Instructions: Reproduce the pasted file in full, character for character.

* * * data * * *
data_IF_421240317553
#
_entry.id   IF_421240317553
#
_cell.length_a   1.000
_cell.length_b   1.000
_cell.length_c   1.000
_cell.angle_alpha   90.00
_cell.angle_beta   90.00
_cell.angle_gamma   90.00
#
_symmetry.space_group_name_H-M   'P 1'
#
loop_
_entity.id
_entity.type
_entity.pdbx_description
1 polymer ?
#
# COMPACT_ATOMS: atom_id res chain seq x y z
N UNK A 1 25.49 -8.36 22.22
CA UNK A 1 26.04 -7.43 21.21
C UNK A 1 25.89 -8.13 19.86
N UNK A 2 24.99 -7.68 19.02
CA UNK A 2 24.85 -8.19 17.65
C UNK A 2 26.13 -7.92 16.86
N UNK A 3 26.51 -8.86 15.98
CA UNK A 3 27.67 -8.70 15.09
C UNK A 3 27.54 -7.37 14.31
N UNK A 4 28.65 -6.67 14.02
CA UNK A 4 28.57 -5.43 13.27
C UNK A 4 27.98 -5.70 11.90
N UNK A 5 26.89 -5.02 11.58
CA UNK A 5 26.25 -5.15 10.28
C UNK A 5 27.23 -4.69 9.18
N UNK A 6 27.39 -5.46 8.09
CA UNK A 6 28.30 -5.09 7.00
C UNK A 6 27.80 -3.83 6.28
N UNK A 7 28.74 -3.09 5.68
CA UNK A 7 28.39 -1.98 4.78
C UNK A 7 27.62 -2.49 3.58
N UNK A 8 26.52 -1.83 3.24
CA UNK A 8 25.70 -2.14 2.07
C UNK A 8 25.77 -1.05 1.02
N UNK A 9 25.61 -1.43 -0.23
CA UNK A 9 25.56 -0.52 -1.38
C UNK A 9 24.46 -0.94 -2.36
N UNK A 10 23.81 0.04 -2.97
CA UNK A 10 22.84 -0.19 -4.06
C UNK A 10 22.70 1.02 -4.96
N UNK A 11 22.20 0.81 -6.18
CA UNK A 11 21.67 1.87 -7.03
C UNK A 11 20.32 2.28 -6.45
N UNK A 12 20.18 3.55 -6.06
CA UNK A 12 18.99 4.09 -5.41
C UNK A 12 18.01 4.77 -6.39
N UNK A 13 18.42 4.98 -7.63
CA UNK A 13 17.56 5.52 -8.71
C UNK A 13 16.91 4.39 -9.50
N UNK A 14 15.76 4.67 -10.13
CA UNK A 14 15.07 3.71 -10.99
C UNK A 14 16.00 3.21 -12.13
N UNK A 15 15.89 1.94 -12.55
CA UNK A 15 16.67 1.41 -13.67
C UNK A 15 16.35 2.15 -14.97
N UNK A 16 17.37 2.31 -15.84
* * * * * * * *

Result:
data_IF_421240317553
#
_entry.id   IF_421240317553
#
_cell.length_a   1.000
_cell.length_b   1.000
_cell.length_c   1.000
_cell.angle_alpha   90.00
_cell.angle_beta   90.00
_cell.angle_gamma   90.00
#
_symmetry.space_group_name_H-M   'P 1'
#
loop_
_entity.id
_entity.type
_entity.pdbx_description
1 polymer ?
#
# COMPACT_ATOMS: atom_id res chain seq x y z
N UNK A 1 25.49 -8.36 22.22
CA UNK A 1 26.04 -7.43 21.21
C UNK A 1 25.89 -8.13 19.86
N UNK A 2 24.99 -7.68 19.02
CA UNK A 2 24.85 -8.19 17.65
C UNK A 2 26.13 -7.92 16.86
N UNK A 3 26.51 -8.86 15.98
CA UNK A 3 27.67 -8.70 15.09
C UNK A 3 27.54 -7.37 14.31
N UNK A 4 28.65 -6.67 14.02
CA UNK A 4 28.57 -5.43 13.27
C UNK A 4 27.98 -5.70 11.90
N UNK A 5 26.89 -5.02 11.58
CA UNK A 5 26.25 -5.15 10.28
C UNK A 5 27.23 -4.69 9.18
N UNK A 6 27.39 -5.46 8.09
CA UNK A 6 28.30 -5.09 7.00
C UNK A 6 27.80 -3.83 6.28
N UNK A 7 28.74 -3.09 5.68
CA UNK A 7 28.39 -1.98 4.78
C UNK A 7 27.62 -2.49 3.58
N UNK A 8 26.52 -1.83 3.24
CA UNK A 8 25.70 -2.14 2.07
C UNK A 8 25.77 -1.05 1.02
N UNK A 9 25.61 -1.43 -0.23
CA UNK A 9 25.56 -0.52 -1.38
C UNK A 9 24.46 -0.94 -2.36
N UNK A 10 23.81 0.04 -2.97
CA UNK A 10 22.84 -0.19 -4.06
C UNK A 10 22.70 1.02 -4.96
N UNK A 11 22.20 0.81 -6.18
CA UNK A 11 21.67 1.87 -7.03
C UNK A 11 20.32 2.28 -6.45
N UNK A 12 20.18 3.55 -6.06
CA UNK A 12 18.99 4.09 -5.41
C UNK A 12 18.01 4.77 -6.39
N UNK A 13 18.42 4.98 -7.63
CA UNK A 13 17.56 5.52 -8.71
C UNK A 13 16.91 4.39 -9.50
N UNK A 14 15.76 4.67 -10.13
CA UNK A 14 15.07 3.71 -10.99
C UNK A 14 16.00 3.21 -12.13
N UNK A 15 15.89 1.94 -12.55
CA UNK A 15 16.67 1.41 -13.67
C UNK A 15 16.35 2.15 -14.97
N UNK A 16 17.37 2.31 -15.84